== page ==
Progress seen in baseball labor talks
Owners, players union could reach deal by Dec. 19 deadline without typical work stoppage or strike threats.
NEW YORK (CNNMoney.com) -- Major League Baseball and the Players Association are making progress in quiet, almost daily labor negotiations, and the two sides appear poised to reach agreement on a new deal without the typical work stoppages or even strike threats that have characterized past labor agreements.
The current labor agreement runs through Dec. 19. Sources have told CNNMoney.com that the progress in talks that have taken place with almost no public attention so far have been very encouraging to this point and that an agreement before the contract expiration looks likely at this point.
MLB spokesman Pat Courtney, when told of the sources above characterization of the state of talks, said, "I think that's fair to say." But he cautioned he could not predict whether or not a new deal would be reached before the current contract expiration.
The Dec. 19 contract expiration is somewhat of an artificial deadline. Even during contentious talks in the past, labor agreements have typically been extended beyond the contract expiration.
Union spokesman Greg Bouris declined to comment on the talks.
The two sides reached an agreement without a work stoppage in August 2002, but that came after the previous labor contract had been extended, and with the players only hours away from a midseason strike deadline.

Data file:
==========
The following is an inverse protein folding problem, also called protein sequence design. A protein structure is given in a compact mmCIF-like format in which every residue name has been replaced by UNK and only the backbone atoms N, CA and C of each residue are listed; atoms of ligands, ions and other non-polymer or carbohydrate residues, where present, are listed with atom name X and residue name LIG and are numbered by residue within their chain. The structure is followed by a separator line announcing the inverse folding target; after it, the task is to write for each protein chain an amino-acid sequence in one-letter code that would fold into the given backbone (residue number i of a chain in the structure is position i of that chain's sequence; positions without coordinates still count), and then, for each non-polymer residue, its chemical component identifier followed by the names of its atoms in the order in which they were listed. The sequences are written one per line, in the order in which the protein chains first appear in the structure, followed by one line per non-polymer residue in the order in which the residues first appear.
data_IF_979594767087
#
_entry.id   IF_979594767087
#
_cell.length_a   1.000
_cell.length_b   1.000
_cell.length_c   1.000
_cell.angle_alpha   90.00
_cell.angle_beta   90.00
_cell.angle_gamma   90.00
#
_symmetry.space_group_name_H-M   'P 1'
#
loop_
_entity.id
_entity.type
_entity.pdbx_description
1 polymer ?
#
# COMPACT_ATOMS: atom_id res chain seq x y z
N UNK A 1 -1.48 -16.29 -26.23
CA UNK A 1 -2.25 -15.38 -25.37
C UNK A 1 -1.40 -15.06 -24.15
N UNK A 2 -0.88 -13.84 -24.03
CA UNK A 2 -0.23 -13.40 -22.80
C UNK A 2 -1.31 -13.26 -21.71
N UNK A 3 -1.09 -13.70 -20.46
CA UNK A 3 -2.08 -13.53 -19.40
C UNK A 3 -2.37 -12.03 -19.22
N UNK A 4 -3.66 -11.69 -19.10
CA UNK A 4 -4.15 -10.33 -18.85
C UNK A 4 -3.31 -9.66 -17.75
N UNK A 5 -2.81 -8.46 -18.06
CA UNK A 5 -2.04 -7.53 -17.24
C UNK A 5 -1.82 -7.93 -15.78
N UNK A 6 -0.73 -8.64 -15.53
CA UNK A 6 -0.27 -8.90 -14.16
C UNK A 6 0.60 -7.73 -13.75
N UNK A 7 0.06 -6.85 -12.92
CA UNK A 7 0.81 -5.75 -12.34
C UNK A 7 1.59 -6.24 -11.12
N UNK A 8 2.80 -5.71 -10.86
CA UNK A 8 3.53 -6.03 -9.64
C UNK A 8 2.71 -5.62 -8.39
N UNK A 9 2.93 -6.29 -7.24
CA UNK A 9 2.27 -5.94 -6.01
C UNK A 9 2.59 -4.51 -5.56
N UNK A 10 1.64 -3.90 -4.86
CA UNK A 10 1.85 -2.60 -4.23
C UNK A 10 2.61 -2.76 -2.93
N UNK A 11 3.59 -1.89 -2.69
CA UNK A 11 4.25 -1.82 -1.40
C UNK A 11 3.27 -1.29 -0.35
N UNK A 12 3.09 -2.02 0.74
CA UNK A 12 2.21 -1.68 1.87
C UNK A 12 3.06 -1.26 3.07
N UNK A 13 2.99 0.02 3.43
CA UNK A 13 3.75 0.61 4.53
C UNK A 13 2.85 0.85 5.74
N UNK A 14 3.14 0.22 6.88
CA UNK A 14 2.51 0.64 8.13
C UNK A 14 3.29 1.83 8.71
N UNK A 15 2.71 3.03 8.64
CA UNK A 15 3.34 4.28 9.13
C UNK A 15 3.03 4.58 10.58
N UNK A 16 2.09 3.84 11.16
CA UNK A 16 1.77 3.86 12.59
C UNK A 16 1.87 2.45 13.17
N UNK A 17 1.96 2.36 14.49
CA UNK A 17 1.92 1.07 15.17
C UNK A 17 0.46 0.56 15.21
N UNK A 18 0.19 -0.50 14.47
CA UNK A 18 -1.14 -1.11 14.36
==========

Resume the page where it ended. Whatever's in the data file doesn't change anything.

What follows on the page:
All the previous contracts dating back to 1972 were only accomplished with either a owners' lockout of players during the preseason or a players' strike during the regular season.
This time the tenor of the talks have been very positive, although the sources said that the major economic issues, including the sharing of revenue between clubs and a so-called "luxury tax" that penalizes clubs with the largest team payrolls, have yet to be worked out.
"It's been less contentious than a lot of people thought it would be," said one person familiar with the talks, who spoke on the condition his name not be used.
"There seems to be progress being made," he continued. "It seems to be less acrimonious than it has in the past."
He estimated the chance of a deal by Dec. 19 at about 60-40 at this point. The two sides could also agree to extend the current agreement if there is not a tentative deal in place by then.
One other source, speaking on condition that his name not be used, cautioned there's a lot of work left to accomplish before there is a deal.
"There's reason for optimism. But you know the history, there are no guarantees," he said. "There hasn't been any heavy lifting yet on the major issues yet."
Baseball has thrived economically under the current labor agreement, and it is poised to set a new attendance record for the third straight year.
It has reached new broadcast deals with Fox Entertainment (Charts), a unit of News Corp. (Charts), as well as Turner Broadcasting, which like CNNMoney.com is a unit of Time Warner (Charts). Those come on top of earlier national broadcast deals with Walt Disney (Charts) unit ESPN, and together the agreements have raised the leagues' national television rights deals by about 19 percent annually, with lucrative some playoff rights yet to be awarded.